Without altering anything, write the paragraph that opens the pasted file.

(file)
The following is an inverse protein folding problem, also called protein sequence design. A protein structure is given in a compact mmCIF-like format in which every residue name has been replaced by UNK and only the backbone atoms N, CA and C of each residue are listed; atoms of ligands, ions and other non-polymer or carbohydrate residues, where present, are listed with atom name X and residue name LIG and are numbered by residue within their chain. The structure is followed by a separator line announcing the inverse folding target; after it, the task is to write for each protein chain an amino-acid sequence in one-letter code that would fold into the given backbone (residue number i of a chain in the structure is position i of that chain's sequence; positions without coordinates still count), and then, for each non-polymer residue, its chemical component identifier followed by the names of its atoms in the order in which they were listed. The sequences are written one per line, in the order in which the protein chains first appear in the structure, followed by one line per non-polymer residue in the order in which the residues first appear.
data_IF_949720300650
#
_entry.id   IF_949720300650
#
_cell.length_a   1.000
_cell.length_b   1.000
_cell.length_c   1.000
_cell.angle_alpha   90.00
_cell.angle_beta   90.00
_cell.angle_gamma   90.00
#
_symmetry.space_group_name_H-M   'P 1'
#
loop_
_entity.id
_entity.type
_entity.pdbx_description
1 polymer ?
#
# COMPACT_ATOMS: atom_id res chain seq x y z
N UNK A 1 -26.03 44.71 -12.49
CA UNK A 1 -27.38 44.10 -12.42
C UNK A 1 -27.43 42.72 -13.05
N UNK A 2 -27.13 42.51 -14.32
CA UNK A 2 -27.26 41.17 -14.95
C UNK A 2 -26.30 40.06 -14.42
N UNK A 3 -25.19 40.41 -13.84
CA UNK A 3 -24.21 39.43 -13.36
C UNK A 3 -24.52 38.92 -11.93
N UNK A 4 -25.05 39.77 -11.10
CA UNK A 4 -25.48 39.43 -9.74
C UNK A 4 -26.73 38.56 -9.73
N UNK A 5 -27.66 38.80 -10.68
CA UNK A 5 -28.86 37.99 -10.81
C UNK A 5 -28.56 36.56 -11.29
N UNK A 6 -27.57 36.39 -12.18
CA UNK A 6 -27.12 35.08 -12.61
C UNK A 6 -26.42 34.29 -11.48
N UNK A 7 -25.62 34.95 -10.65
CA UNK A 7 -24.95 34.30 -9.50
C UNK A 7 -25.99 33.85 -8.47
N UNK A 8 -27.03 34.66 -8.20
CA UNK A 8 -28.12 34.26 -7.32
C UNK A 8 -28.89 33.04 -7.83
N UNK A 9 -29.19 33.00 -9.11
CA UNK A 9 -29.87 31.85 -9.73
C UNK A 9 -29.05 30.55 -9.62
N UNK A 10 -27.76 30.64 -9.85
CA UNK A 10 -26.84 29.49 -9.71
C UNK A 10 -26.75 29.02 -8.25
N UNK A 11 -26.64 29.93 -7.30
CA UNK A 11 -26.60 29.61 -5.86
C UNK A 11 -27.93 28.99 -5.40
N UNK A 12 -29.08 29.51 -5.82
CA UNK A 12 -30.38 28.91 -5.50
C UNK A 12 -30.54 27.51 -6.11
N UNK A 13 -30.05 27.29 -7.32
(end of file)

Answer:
The following is an inverse protein folding problem, also called protein sequence design. A protein structure is given in a compact mmCIF-like format in which every residue name has been replaced by UNK and only the backbone atoms N, CA and C of each residue are listed; atoms of ligands, ions and other non-polymer or carbohydrate residues, where present, are listed with atom name X and residue name LIG and are numbered by residue within their chain. The structure is followed by a separator line announcing the inverse folding target; after it, the task is to write for each protein chain an amino-acid sequence in one-letter code that would fold into the given backbone (residue number i of a chain in the structure is position i of that chain's sequence; positions without coordinates still count), and then, for each non-polymer residue, its chemical component identifier followed by the names of its atoms in the order in which they were listed. The sequences are written one per line, in the order in which the protein chains first appear in the structure, followed by one line per non-polymer residue in the order in which the residues first appear.